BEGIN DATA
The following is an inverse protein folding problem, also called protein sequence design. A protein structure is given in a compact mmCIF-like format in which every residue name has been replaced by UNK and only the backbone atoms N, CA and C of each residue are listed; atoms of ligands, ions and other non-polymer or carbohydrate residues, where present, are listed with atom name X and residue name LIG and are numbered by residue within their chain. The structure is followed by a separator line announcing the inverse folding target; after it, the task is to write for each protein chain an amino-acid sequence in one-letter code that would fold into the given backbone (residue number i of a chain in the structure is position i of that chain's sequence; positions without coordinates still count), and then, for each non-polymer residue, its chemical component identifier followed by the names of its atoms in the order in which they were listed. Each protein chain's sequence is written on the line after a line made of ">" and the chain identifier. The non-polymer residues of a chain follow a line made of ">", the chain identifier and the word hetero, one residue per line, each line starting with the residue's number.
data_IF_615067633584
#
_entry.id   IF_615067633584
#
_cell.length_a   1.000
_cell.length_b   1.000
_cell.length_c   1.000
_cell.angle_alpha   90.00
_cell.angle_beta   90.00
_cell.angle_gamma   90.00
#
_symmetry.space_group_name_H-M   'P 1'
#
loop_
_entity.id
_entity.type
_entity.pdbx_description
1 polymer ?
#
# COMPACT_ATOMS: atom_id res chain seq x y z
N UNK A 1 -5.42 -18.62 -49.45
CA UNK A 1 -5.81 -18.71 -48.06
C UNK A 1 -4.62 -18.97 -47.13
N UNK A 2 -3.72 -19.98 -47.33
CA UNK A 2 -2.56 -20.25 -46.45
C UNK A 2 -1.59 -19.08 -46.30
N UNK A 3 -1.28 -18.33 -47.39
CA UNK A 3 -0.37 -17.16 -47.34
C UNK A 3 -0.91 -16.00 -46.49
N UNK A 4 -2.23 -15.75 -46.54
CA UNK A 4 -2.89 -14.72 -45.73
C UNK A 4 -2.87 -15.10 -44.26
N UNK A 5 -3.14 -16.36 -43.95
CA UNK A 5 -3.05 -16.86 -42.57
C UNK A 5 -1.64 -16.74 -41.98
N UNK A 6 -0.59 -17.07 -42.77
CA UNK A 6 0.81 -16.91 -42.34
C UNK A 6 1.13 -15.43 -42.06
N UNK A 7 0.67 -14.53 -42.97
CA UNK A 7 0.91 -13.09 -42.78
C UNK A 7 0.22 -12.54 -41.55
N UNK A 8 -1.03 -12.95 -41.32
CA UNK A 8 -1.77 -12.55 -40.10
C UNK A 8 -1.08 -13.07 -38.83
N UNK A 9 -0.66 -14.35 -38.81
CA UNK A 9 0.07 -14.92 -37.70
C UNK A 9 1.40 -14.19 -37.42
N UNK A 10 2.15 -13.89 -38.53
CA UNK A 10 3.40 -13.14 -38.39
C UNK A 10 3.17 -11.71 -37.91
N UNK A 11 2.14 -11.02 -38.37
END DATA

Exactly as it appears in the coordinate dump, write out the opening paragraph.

The following is an inverse protein folding problem, also called protein sequence design. A protein structure is given in a compact mmCIF-like format in which every residue name has been replaced by UNK and only the backbone atoms N, CA and C of each residue are listed; atoms of ligands, ions and other non-polymer or carbohydrate residues, where present, are listed with atom name X and residue name LIG and are numbered by residue within their chain. The structure is followed by a separator line announcing the inverse folding target; after it, the task is to write for each protein chain an amino-acid sequence in one-letter code that would fold into the given backbone (residue number i of a chain in the structure is position i of that chain's sequence; positions without coordinates still count), and then, for each non-polymer residue, its chemical component identifier followed by the names of its atoms in the order in which they were listed. Each protein chain's sequence is written on the line after a line made of ">" and the chain identifier. The non-polymer residues of a chain follow a line made of ">", the chain identifier and the word hetero, one residue per line, each line starting with the residue's number.